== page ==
Richardson looked uneasily around.
“I ain’t admitting anything, you know,” he said.
“Precisely! Well, what are you going to do now? Are you satisfied with your first reverse, or are you going to renew the experiment?”
“I’ve had enough,” was the dogged answer. “I’ve been made a fool of. I can see that. I shall return home by the next steamer. I never ought to have got mixed up in this.”
“I am inclined to agree with you,” Wingrave remarked calmly. “Do I understand that if I choose to forget this little episode, you will return to England by the next steamer?”
“I swear it,” Richardson declared.
“And in the meantime, that you make no further attempt of a similar nature?”
“Not I!” he answered with emphasis. “I’ve had enough.”
“Then,” Wingrave said, “we need not prolong this conversation. Forgive my suggesting, Mr. Richardson, that whilst I am on deck, the other side of the ship should prove more convenient for you!”
The young man rose, and without a word staggered off. Wingrave watched him through half-closed eyes, until he disappeared.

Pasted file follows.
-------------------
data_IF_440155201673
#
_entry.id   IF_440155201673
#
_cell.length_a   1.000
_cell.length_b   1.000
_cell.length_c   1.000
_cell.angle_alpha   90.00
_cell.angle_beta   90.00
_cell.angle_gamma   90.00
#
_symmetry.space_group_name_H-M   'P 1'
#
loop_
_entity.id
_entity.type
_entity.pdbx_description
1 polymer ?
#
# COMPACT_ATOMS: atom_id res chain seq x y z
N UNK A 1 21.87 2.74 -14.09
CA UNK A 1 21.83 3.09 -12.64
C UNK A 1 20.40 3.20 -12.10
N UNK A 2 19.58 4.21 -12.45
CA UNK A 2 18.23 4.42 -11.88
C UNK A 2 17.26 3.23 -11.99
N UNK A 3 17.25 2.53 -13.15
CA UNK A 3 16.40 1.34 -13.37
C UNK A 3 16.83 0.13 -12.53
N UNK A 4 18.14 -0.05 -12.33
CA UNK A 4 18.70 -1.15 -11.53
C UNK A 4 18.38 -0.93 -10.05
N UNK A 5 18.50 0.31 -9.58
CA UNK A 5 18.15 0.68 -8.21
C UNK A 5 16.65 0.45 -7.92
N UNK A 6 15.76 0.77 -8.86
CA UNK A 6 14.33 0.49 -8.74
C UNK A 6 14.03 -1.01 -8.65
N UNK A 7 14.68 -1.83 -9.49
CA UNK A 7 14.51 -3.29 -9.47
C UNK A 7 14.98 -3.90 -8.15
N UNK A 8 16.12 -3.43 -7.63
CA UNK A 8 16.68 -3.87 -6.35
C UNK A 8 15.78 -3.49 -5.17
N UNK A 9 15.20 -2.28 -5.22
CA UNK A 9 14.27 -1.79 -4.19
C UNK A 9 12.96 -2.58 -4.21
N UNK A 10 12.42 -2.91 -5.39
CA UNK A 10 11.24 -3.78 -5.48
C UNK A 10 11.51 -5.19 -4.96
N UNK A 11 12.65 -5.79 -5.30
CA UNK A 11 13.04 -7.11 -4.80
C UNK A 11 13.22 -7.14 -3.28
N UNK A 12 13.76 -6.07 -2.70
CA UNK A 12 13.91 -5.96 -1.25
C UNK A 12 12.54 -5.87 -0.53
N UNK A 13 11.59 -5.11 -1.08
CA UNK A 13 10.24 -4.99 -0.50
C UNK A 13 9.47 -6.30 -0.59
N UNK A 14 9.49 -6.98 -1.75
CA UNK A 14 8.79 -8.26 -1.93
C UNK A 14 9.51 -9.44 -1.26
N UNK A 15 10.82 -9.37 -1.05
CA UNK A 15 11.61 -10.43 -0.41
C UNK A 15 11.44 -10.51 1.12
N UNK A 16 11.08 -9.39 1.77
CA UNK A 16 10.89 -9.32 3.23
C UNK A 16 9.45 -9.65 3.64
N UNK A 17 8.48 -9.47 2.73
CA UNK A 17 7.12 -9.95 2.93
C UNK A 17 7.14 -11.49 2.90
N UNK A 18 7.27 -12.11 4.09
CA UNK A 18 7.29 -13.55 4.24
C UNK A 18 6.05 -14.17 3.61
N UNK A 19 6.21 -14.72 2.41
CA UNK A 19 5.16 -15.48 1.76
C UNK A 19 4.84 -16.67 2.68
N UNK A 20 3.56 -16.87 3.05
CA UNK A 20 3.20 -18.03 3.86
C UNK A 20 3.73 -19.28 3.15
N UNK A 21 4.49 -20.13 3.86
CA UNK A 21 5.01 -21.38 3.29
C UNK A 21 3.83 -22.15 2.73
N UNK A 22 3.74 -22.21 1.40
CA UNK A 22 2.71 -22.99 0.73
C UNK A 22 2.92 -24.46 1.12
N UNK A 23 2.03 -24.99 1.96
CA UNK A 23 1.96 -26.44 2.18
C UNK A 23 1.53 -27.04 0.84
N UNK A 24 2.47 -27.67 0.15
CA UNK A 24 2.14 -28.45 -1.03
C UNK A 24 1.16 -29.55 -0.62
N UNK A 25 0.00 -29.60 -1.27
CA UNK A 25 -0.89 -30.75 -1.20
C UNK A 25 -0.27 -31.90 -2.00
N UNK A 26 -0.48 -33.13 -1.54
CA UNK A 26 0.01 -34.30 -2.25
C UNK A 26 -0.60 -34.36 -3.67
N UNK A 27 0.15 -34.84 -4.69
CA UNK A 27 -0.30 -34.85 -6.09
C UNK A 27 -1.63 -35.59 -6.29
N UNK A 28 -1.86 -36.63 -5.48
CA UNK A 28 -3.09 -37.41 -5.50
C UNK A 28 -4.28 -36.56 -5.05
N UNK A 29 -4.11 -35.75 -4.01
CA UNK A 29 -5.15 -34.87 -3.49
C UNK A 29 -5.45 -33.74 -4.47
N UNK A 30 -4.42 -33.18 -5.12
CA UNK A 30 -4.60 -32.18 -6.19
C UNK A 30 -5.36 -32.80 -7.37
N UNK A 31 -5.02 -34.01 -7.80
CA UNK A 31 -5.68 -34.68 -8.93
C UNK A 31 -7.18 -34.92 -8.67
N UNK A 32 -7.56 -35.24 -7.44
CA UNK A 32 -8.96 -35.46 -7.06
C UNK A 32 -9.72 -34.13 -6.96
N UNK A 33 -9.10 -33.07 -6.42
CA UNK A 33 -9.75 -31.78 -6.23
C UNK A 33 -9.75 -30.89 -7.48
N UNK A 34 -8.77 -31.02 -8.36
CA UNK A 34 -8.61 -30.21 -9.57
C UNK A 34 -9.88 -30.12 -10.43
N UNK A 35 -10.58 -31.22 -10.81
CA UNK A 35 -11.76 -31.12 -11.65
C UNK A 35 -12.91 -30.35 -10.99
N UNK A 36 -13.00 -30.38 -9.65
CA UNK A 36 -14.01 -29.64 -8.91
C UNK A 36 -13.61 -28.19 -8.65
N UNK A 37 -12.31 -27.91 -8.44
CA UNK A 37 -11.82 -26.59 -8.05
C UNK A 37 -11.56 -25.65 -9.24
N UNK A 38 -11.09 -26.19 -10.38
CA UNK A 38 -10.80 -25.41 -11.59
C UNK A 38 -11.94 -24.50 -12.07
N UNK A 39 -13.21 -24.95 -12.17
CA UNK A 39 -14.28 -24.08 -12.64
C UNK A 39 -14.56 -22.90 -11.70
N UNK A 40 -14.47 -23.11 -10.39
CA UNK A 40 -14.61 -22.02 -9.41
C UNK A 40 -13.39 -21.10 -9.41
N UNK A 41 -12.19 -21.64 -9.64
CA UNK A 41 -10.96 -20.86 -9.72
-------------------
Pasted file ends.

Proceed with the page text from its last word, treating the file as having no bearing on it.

“It was worth trying,” he said softly to himself. “A very clever woman that! She looks forward through the years, and she sees the clouds gathering. It was a little risky, and the means were very crude. But it was worth trying!”
“Tomorrow morning,” Aynesworth remarked, “we shall land.”
“I shall not be sorry,” he said shortly.
Aynesworth fidgeted about. He had something to say, and he found it difficult. Wingrave gave him no encouragement. He was leaning back in his steamer chair, with his eyes fixed upon the sky line. Notwithstanding the incessant companionship of the last six days, Aynesworth felt that he had not progressed a single step towards establishing any more intimate relations between his employer and himself.
“Mrs. Travers is not on deck this afternoon,” he remarked a trifle awkwardly.
“Indeed!” Wingrave answered. “I hadn’t noticed.”
Aynesworth sat down. There was nothing to be gained by fencing.
“I wanted to talk about her, sir, if I might,” he said.
Wingrave withdrew his eyes from the sea, and looked at his companion in cold surprise.
“To me?” he asked.
“Yes! I thought, the first few days, that Mrs. Travers was simply a vain little woman of the world, perfectly capable of taking care of herself, and heartless enough to flirt all day long, if she chose, without any risk, so far as she was concerned. I believe I made a mistake!”
“This is most interesting,” Wingrave said calmly, “but why talk to me about the lady? I fancy that I know as much about her as you do.”